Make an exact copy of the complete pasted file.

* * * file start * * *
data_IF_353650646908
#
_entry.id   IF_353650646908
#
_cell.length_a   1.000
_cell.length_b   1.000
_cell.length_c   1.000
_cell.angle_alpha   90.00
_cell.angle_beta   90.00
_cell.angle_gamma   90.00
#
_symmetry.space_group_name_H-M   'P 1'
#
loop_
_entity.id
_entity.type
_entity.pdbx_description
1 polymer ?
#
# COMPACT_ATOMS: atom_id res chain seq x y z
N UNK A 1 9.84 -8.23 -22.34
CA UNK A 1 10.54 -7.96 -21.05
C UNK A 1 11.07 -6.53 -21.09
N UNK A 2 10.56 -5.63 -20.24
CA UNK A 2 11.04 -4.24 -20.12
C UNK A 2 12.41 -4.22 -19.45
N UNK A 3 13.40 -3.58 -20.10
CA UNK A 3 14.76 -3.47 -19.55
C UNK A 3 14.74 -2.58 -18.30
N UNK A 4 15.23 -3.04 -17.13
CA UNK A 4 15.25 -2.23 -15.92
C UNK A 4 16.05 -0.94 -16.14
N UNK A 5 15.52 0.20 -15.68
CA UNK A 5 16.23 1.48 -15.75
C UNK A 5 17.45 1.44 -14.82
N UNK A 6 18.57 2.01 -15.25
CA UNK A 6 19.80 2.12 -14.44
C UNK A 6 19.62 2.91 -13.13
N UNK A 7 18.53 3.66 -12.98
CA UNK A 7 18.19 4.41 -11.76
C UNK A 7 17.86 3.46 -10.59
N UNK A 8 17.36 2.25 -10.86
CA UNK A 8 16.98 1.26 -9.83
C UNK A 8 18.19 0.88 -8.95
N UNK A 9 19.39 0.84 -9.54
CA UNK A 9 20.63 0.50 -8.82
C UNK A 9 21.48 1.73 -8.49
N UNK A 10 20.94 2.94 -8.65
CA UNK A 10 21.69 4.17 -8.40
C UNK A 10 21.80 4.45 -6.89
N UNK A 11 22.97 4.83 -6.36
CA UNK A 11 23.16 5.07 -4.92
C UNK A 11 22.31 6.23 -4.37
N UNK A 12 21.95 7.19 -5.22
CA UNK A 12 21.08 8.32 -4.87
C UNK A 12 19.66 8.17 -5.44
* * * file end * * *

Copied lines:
data_IF_353650646908
#
_entry.id   IF_353650646908
#
_cell.length_a   1.000
_cell.length_b   1.000
_cell.length_c   1.000
_cell.angle_alpha   90.00
_cell.angle_beta   90.00
_cell.angle_gamma   90.00
#
_symmetry.space_group_name_H-M   'P 1'
#
loop_
_entity.id
_entity.type
_entity.pdbx_description
1 polymer ?
#
# COMPACT_ATOMS: atom_id res chain seq x y z
N UNK A 1 9.84 -8.23 -22.34
CA UNK A 1 10.54 -7.96 -21.05
C UNK A 1 11.07 -6.53 -21.09
N UNK A 2 10.56 -5.63 -20.24
CA UNK A 2 11.04 -4.24 -20.12
C UNK A 2 12.41 -4.22 -19.45
N UNK A 3 13.40 -3.58 -20.10
CA UNK A 3 14.76 -3.47 -19.55
C UNK A 3 14.74 -2.58 -18.30
N UNK A 4 15.23 -3.04 -17.13
CA UNK A 4 15.25 -2.23 -15.92
C UNK A 4 16.05 -0.94 -16.14
N UNK A 5 15.52 0.20 -15.68
CA UNK A 5 16.23 1.48 -15.75
C UNK A 5 17.45 1.44 -14.82
N UNK A 6 18.57 2.01 -15.25
CA UNK A 6 19.80 2.12 -14.44
C UNK A 6 19.62 2.91 -13.13
N UNK A 7 18.53 3.66 -12.98
CA UNK A 7 18.19 4.41 -11.76
C UNK A 7 17.86 3.46 -10.59
N UNK A 8 17.36 2.25 -10.86
CA UNK A 8 16.98 1.26 -9.83
C UNK A 8 18.19 0.88 -8.95
N UNK A 9 19.39 0.84 -9.54
CA UNK A 9 20.63 0.50 -8.82
C UNK A 9 21.48 1.73 -8.49
N UNK A 10 20.94 2.94 -8.65
CA UNK A 10 21.69 4.17 -8.40
C UNK A 10 21.80 4.45 -6.89
N UNK A 11 22.97 4.83 -6.36
CA UNK A 11 23.16 5.07 -4.92
C UNK A 11 22.31 6.23 -4.37
N UNK A 12 21.95 7.19 -5.22
CA UNK A 12 21.08 8.32 -4.87
C UNK A 12 19.66 8.17 -5.44